* Fine Tuning of the Make-Believe Big Bang: Known as the flatness problem, if the big bang were true, for the universe to not catastrophically collapse back onto itself under an overdensity of matter, and for it not to wildly expand beyond the reach of gravity to form galaxies, the initial density of matter had to be tuned to within one part in ten to 57 zeros, i.e., 1 in 10,000,000,000,000,000,000,000,000,000,000,000,000. Conversely, the amount of the hypothetical (anti-gravity) substance dark energy must be similarly tuned, along with a host of other parameters, in order for the make-believe big bang universe to exist. But, since we're talking about make-believe, we might as well posit an infinite number of universes, a multiverse, in which the most wildly unlikely scenarios, fine-tuned and otherwise, each occur an infinite number of times over, including Boltzmann-Brain universes and ones in which Herbert Hoover created alien worlds filled with sentient creatures who worship him.
* Beware the Fine Tuning Claims of Hugh Ross: Consider the difference between studying the fine-tuning of the scientifically discernible universe as compared to the fine tuning required for some science fiction story. Confusion will result if we claim that particular fine-tuning must exist to allow for certain events, if in fact those events have never occurred or have not occurred as imagined. For example, Dr. Ross bizarrely claims a tuning of the "rate of nearby gamma-ray bursts" to account for "mass extinctions of life to create new habitats for more advanced species." Likewise, If it turns out that no star, planet, or solar system, has ever formed naturally, then of course it would be invalid to assert the necessity of any fine tuning needed solely for star formation, etc. Consider this analogy: Bob Enyart ended his debate with popular atheist AronRa observing that a professional evolutionist is, "like a renowned Star Wars trivia buff, able to distinguish between a juvenile Wookiee and a mature Ewok, and explain from geology what froze the oceans on Hoth and how Tatooine was covered by desert." Anyone creating a list of the fine-tuning of physics required for science fiction (Lawrence Krauss comes to mind :) is hopefully entertaining himself. When presenting fine-tuning arguments, a distinction should be made between the tuning that is necessary for the life and the reality that actually exists, as compared to the tuning needed to accommodate some theory of origins (or extinctions). The universe and the life in it are actualities that a valid understanding of the fine-tuning issue would account for. However, if dark matter doesn't even exist (as major efforts to detect dark matter have failed), then Ross' claim of fine-tuning of the "decay rate of cold dark matter" to prevent "too many dwarf spheroidal galaxies" from forming is a fiction which leads only to confusion. Even his claim for the tuning of the alleged "star formation rate" of course is invalid if, as it appears from the laws of physics, naturalistic star formation is impossible. Organizations that accept the falsified big bang model, like the Intelligent Design community's Discovery Institute, and Hugh Ross' Reasons To Believe, with their stellar, planetary and chemical evolution stories, will produce unreliable lists of fine tuning features of the actual cosmos. Basing claims on the requirements of incorrect theories makes those claims possibly irrelevant to understanding reality and worse, a hindrance to learning the truth. Regardless though, if such theory-based fine-tuning can be shown, theoretically, to be implausible, it could falsify that theory.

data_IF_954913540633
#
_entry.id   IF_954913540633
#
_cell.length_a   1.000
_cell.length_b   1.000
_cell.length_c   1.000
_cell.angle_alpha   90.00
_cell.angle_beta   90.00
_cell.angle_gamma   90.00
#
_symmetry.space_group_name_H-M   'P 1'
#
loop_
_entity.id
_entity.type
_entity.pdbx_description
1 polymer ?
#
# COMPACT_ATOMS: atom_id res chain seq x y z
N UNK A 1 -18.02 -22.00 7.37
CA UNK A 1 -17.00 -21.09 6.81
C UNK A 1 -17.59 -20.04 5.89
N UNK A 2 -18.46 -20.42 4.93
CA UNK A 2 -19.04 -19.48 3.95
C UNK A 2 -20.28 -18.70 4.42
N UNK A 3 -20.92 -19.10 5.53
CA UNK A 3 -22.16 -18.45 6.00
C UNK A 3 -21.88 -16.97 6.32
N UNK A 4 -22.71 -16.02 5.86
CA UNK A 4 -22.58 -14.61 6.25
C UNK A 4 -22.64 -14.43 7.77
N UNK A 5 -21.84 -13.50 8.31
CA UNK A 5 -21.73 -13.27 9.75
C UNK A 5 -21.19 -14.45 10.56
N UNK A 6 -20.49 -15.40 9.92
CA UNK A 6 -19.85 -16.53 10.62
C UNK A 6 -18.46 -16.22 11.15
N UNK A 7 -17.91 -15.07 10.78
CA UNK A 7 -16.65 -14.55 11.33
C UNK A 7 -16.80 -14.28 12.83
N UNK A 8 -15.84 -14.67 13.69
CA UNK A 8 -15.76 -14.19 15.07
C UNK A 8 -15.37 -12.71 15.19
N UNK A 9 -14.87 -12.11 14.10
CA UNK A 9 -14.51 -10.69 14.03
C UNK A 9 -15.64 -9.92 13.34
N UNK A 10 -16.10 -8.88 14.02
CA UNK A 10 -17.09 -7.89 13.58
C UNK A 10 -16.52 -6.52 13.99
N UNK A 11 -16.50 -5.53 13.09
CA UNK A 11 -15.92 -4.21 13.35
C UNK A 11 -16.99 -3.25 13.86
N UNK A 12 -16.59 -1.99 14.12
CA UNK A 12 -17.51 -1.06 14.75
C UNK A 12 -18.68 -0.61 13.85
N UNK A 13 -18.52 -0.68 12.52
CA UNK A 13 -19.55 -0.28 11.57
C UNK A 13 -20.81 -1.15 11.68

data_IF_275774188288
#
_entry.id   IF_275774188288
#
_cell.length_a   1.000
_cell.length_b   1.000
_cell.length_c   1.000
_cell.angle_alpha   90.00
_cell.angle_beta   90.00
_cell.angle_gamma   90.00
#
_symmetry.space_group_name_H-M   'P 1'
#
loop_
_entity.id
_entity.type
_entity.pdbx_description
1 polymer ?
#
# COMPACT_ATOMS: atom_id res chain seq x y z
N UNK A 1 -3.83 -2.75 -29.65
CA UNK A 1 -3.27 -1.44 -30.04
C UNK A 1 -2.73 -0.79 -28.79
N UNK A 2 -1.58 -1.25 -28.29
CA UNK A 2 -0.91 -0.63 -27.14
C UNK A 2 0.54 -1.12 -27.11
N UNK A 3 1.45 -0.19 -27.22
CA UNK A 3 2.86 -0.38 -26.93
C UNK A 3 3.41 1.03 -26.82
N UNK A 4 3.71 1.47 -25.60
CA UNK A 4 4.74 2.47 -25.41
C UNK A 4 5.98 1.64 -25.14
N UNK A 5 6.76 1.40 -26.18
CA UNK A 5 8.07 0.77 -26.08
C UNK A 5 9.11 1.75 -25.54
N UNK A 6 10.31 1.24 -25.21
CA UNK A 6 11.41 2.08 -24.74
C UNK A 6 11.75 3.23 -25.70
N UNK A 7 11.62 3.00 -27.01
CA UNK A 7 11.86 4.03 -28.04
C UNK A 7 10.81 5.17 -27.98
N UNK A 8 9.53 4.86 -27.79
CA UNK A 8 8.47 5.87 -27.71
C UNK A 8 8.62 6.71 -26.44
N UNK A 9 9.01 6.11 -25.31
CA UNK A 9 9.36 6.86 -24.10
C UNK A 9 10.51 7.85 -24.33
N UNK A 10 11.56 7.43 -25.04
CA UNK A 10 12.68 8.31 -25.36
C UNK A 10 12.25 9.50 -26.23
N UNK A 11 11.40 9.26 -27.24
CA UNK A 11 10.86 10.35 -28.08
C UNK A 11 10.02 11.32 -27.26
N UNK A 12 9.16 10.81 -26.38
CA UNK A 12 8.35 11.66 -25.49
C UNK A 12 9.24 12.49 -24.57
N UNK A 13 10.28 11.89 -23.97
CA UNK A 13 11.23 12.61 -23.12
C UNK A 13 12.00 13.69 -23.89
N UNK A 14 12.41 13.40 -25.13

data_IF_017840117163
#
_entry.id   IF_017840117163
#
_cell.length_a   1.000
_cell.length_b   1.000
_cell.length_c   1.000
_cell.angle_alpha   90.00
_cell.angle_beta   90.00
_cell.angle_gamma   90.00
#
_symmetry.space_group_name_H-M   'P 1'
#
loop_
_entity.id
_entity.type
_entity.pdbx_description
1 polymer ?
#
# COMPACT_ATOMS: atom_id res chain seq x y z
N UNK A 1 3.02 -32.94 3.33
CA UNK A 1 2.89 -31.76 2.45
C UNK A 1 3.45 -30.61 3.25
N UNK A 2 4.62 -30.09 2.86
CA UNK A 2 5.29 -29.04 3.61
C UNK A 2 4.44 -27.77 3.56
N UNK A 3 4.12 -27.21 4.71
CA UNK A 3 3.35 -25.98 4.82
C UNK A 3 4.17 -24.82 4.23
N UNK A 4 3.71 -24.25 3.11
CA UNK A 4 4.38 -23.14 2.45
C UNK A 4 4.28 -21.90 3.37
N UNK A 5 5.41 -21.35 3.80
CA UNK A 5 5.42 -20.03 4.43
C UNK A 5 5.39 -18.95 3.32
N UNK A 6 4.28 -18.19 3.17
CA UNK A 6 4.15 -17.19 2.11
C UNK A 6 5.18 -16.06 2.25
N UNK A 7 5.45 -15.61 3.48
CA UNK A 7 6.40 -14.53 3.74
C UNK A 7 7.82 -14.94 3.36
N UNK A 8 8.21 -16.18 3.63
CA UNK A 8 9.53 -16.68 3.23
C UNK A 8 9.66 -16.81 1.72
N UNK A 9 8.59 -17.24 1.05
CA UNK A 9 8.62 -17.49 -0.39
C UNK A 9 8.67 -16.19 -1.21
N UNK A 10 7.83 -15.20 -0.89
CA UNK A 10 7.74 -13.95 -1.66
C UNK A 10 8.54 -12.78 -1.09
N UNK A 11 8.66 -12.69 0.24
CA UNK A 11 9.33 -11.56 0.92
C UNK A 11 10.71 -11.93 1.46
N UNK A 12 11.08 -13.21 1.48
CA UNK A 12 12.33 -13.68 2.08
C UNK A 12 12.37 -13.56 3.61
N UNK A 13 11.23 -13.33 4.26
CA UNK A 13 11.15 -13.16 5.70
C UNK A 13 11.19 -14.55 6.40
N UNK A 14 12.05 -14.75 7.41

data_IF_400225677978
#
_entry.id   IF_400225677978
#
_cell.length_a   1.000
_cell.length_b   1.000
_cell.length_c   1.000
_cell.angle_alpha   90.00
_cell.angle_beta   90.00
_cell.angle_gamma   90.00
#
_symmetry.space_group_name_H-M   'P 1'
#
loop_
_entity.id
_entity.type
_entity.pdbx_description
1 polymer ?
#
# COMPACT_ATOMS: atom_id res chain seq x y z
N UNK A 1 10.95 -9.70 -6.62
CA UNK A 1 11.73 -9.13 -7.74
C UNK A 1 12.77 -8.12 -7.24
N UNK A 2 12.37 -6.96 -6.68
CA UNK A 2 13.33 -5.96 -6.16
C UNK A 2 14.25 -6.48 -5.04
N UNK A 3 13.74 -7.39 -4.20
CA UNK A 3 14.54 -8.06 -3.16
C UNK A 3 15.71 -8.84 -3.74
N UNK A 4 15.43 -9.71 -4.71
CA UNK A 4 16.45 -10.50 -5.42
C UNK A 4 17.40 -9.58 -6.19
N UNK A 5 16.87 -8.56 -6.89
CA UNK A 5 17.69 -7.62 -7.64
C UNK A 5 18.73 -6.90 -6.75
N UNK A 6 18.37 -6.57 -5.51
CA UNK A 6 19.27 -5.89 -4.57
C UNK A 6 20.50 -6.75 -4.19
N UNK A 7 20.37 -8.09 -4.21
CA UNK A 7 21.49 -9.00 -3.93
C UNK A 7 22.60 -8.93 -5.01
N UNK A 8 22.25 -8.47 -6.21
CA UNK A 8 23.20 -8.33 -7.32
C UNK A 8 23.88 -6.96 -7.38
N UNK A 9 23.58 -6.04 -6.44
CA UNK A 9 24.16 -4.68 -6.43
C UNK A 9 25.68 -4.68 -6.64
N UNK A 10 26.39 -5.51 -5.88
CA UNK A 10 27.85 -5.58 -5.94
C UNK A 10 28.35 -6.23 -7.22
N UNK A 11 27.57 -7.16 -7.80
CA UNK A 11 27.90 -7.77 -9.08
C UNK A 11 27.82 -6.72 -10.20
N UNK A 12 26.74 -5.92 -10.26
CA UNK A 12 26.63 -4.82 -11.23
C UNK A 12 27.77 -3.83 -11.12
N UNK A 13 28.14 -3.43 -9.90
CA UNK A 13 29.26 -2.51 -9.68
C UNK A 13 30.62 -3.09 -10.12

Fine-tuning for Life on Earth vs. an Imaginary Planet: Hugh Ross has long put unjustified faith in the ad hoc secular theories of solar system formation. By 2013, the growing database of exoplanet characteristics has trashed those models after they were body slammed by real things like retrograde orbits and hot jupiters. Yet Ross has always included in his fine-tuning calculations for life on Earth things like the orbital parameters of Jupiter, etc., whereas those calculations are now known to be irrelevant, since they were based on the likelihood of natural planetary formation by theories that are now known to be "clearly, thoroughly wrong." As the standard model itself is likewise body slammed by relentless astronomical observation, many of Ross' fine-tuning requirements will be seen as only fanciful except that they will help to falsify the very theory that Ross based them on: the big bang.
Fine-tuning for Actual Life vs. for Abiogenesis: The same distinction should be made between the fine-tuning required for actual life, and for the hypothesis of abiogenesis. By the biological law of biogenesis, life only comes from life. (This is even consistent with biblical teachings regarding the origin of spirit beings.) If life has never arisen naturally from inanimate material, then a list a mile long of the physics and chemistry fine-tuning required for abiogenesis is valuable only as a falsification tool.